By SUSAN CALLAHAN, Associate Editor and Featured Columnist
We Americans are notoriously bad at taking vacations. We are not entirely at fault? A study from Expedia in 2016 found that Americans are offered an average of 15 pad vacation days per year and we take 12 of those days. In contrast, the French and the Spaniards are offered 30 days of vacation and take all 30 of them. Likewise, the British, Swiss and Swedes are offered 25 days of vacation and take all 25 of them. Are we missing something here? Do they know something that we don't know?
We in America take it as a point of pride that we do not take many vacation days. Employees, especially those at the professional level, who take more than a minimal number of vacation days are disparaged, and often fall down the pecking order when promotions are being considered. I know because I sat in those rooms where managers were discussing the relative values of employees. I was also one of those idiots who didn't take enough vacations, even when I was stressed out and really needed a break.
Like many Americans, I didn't take all of my vacation days because of fear, fear that I would be seen as lazy, as a slackard.
Studies on the health benefits of vacations have found that vacations improve our health by reducing the way we deal with stress. But how long does this afterglow of a vacation last?
Vacation Health Benefits Last About 3 to 4 Weeks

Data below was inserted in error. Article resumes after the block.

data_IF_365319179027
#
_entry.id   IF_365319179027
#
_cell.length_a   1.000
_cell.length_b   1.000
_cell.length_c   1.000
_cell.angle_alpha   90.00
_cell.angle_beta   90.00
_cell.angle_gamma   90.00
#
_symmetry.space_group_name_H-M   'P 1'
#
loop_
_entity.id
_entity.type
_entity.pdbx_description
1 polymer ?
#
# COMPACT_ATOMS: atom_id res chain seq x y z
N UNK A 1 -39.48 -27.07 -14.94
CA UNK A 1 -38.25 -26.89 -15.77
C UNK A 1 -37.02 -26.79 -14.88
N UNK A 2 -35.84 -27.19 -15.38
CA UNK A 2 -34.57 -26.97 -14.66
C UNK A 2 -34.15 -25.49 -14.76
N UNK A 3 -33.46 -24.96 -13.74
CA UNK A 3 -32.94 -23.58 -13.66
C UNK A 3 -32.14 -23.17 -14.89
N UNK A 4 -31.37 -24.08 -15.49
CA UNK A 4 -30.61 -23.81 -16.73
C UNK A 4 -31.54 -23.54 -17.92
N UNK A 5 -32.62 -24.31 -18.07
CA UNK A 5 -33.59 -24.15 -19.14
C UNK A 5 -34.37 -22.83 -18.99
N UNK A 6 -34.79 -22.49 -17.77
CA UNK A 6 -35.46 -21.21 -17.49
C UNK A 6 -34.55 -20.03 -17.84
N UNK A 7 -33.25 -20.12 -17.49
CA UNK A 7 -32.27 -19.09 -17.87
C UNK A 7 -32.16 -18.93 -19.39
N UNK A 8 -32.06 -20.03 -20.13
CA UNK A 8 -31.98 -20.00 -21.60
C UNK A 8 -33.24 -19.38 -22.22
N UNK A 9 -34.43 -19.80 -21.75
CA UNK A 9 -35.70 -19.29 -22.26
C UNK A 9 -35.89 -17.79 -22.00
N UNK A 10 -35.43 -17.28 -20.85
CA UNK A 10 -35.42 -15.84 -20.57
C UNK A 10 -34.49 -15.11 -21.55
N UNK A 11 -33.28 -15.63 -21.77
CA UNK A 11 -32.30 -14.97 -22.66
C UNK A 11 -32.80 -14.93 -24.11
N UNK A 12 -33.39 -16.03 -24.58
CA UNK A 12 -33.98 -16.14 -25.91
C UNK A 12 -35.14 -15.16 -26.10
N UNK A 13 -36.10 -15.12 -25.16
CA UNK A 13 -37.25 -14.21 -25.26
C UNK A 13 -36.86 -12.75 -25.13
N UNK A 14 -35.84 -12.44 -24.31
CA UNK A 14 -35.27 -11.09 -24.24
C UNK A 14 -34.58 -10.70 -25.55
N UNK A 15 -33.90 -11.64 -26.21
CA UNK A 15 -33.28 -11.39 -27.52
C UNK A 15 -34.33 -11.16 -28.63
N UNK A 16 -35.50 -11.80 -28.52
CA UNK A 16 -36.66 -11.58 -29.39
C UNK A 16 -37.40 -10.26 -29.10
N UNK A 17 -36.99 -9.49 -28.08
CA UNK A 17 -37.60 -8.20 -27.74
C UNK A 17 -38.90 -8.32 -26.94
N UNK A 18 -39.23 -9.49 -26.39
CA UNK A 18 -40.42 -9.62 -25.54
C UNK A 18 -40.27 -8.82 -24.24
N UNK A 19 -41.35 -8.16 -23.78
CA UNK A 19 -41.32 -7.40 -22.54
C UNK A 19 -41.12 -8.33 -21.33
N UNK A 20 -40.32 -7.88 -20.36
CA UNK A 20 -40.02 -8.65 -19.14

Scientists from the Tel Aviv University set out in 1997 to measure how long the health benefits of a vacation last. What they found is that people suffering from pre- holiday burnout tend to return to their burned out state between 3 and 4 weeks after a vacation.
Actually, the "fadeout" of those good vacation vibes began as early as a mere 3 days after the vacation ended.
Another study had a more hopeful view of a vacations benefits. That study, in 2000 from the University of Vienna, found that people experienced a positive lift on their mood and fewer physical complaints up to 5 weeks after a vacation.
Can We Do Something to Make Vacation AfterGlow Last Longer?
Yes, we can. It turns out that the way you plan your vacation significantly affects the degree of health benefits you will obtain from the vacation.
The scientists discovered that these are the factors that increase the health benefits and satisfaction you will experience after a vacation:
Basically, much of it boils down to good pre-vacation planning. If you want to truly benefit your health from a vacation, head to the sunnier, warmer climes and don't just lie on a beach.
Plan some walks, perhaps take in a tour with a group to make it easier to make new acquaintances. Keep a good sleep schedule by not staying p all night every night.
Above all, don't over-schedule your vacation. Leave plenty of time for yourself, to unwind, to do what you truly love to do and not just what teh kids or your mate wants to do.
Vacations are an investment in your health. They're expensive and, in America, rare. Don't waste them with poor planning.